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Bonni Martin, RN, BS, is Coordinator for Accreditation and Regulatory Affairs at the University of Vermont Medical Center.

Bonni Martin, RN, BS, is Coordinator for Accreditation and Regulatory Affairs at the University of Vermont Medical Center.

As part of our ongoing commitment to the health and wellbeing of employees, the UVM Medical Center offers free biometric screenings and online health assessments. The screenings and assessments are part of the UVM Medical Center’s Employee Wellness Engagement Program to help employees find an easy way to identify health risks and develop an action plan for the future. Bonni Martin is one of the employees who took advantage of this program. This is her story.

My wellness journey did not start out in any remarkable way, but it has changed my life nonetheless.

I’ve always been fit – and I have always been committed to staying fit. But, I started smoking when I was a teenager and continued to smoke daily. Typically, a pack a day. What’s surprising is that I was very aware of the implications of smoking. I worked as a hospice nurse for many years. That didn’t deter me. It was only after a major change in my personal life, that I was forced to make changes. Frankly, I needed to save money – and smoking was costing me $8-10 per day. That adds up. When my husband and I quit smoking, we ended up saving $400-500 per month. Talk about an expensive habit!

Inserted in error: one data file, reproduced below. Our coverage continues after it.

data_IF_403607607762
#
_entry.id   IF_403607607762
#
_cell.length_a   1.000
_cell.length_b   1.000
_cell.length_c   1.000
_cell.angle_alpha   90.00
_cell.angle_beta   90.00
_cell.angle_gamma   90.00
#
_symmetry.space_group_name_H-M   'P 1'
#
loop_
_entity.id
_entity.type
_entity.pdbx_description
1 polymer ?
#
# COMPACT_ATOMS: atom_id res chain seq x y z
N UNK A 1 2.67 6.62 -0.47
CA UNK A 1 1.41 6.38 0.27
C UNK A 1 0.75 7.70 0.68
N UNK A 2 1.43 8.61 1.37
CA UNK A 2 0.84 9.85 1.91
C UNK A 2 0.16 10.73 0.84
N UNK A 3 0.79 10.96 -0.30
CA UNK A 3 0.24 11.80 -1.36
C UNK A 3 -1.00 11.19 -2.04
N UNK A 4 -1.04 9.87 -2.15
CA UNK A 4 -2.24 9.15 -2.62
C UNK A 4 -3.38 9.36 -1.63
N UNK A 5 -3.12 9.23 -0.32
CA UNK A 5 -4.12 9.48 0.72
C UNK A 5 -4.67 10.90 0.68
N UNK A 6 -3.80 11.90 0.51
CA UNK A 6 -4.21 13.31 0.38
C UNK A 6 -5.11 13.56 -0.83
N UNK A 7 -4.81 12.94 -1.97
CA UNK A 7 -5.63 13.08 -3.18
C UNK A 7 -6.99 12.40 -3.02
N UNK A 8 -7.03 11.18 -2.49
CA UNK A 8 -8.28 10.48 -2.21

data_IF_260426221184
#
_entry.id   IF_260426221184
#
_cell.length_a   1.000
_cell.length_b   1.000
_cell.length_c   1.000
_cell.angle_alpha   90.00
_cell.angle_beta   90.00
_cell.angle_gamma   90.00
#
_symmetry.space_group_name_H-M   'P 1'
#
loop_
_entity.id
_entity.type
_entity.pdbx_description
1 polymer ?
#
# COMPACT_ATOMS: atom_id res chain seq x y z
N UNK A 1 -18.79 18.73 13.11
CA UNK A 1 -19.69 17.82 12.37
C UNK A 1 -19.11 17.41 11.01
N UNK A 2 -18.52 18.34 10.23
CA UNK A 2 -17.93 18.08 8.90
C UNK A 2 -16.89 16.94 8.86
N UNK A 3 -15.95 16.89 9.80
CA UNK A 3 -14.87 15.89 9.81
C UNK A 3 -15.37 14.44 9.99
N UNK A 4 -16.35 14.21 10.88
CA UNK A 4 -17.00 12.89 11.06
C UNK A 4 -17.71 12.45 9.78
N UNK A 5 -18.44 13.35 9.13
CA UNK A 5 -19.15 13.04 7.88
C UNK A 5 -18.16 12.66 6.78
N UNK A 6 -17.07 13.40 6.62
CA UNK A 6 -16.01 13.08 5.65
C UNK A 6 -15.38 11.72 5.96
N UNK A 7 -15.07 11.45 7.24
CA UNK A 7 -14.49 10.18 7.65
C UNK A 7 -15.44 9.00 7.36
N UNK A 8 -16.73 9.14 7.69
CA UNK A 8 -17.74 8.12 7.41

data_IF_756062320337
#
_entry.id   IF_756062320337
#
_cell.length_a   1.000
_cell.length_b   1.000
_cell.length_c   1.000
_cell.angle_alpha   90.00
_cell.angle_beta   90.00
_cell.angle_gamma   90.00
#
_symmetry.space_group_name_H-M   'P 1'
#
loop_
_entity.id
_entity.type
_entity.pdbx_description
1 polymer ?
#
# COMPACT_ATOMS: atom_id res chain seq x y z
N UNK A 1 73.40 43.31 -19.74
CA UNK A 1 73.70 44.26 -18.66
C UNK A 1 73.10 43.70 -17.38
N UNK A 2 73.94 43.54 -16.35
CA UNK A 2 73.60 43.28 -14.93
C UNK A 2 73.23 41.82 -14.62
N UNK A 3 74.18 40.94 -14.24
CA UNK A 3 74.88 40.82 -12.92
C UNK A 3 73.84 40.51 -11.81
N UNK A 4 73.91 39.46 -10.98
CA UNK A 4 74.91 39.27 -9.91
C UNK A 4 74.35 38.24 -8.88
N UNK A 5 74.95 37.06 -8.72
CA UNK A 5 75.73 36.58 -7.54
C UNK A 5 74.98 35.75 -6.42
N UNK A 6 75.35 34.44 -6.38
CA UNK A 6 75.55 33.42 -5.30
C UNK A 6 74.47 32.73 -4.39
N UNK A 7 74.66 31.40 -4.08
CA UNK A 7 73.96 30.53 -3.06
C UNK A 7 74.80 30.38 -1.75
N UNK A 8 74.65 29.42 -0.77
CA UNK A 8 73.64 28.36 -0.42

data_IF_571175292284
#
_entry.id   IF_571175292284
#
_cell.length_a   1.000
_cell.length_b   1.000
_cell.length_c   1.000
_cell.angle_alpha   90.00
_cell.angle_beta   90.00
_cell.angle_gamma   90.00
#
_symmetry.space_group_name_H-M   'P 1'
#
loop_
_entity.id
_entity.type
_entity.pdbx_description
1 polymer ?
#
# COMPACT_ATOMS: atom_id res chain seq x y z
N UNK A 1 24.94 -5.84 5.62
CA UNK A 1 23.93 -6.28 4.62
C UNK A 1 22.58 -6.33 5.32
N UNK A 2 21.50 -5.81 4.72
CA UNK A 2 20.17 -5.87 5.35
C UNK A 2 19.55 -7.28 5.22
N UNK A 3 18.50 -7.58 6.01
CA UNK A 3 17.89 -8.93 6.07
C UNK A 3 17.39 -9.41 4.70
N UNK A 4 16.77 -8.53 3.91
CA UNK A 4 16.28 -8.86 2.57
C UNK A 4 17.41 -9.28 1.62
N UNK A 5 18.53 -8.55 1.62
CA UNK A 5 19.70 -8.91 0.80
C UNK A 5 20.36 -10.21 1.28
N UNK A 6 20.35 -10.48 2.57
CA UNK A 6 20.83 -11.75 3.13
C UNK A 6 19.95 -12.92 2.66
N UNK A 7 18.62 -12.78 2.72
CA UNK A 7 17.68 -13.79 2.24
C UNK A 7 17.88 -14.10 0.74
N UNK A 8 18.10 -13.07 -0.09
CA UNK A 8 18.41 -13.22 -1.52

I turned to the UVM Medical Center’s Employee Wellness Program when I was ready and needed to quit. But, it isn’t easy. You don’t just snap your fingers. It was hard. It was frustrating. I gained weight, about 40 pounds. I took a step back and decided to give myself a year and a half to quit smoking, and to lose the weight, too. Taking it slow worked. I lost 57 pounds, started walking and running. I even started doing yoga, cardio, and muscle strengthening. At the age of 53, I’m doing more physical activity then I did in my twenties!

There was also another thing going on with my health. Prior to quitting smoking, I learned from my doctor that my cholesterol was high. Here again, exercise helped me. I didn’t want to go on medication. So instead, my doctor and I created an exercise regimen. I went from an elevated rate to a normal rate. Simply put, exercise keeps me healthy – and I have to do it. I’m at high risk for diabetes due to family history – and for high blood pressure.

My story may be like your story – you may have a family history of disease motivating you to stay healthy; your smoking habit may be cutting into your budget.  Know that you can get help. Know that resentment and frustration is normal. And, when all else fails, get out and exercise: you will feel better and be better. I know I do.

Learn more about the UVM Medical Center’s Employee Wellness Engagement Program.

Want to quit smoking? Learn more about our Tobacco Cessation Program to get the support you need and the option that works best for you.

Bonni Martin, RN, BS, is Coordinator for Accreditation and Regulatory Affairs at the University of Vermont Medical Center.

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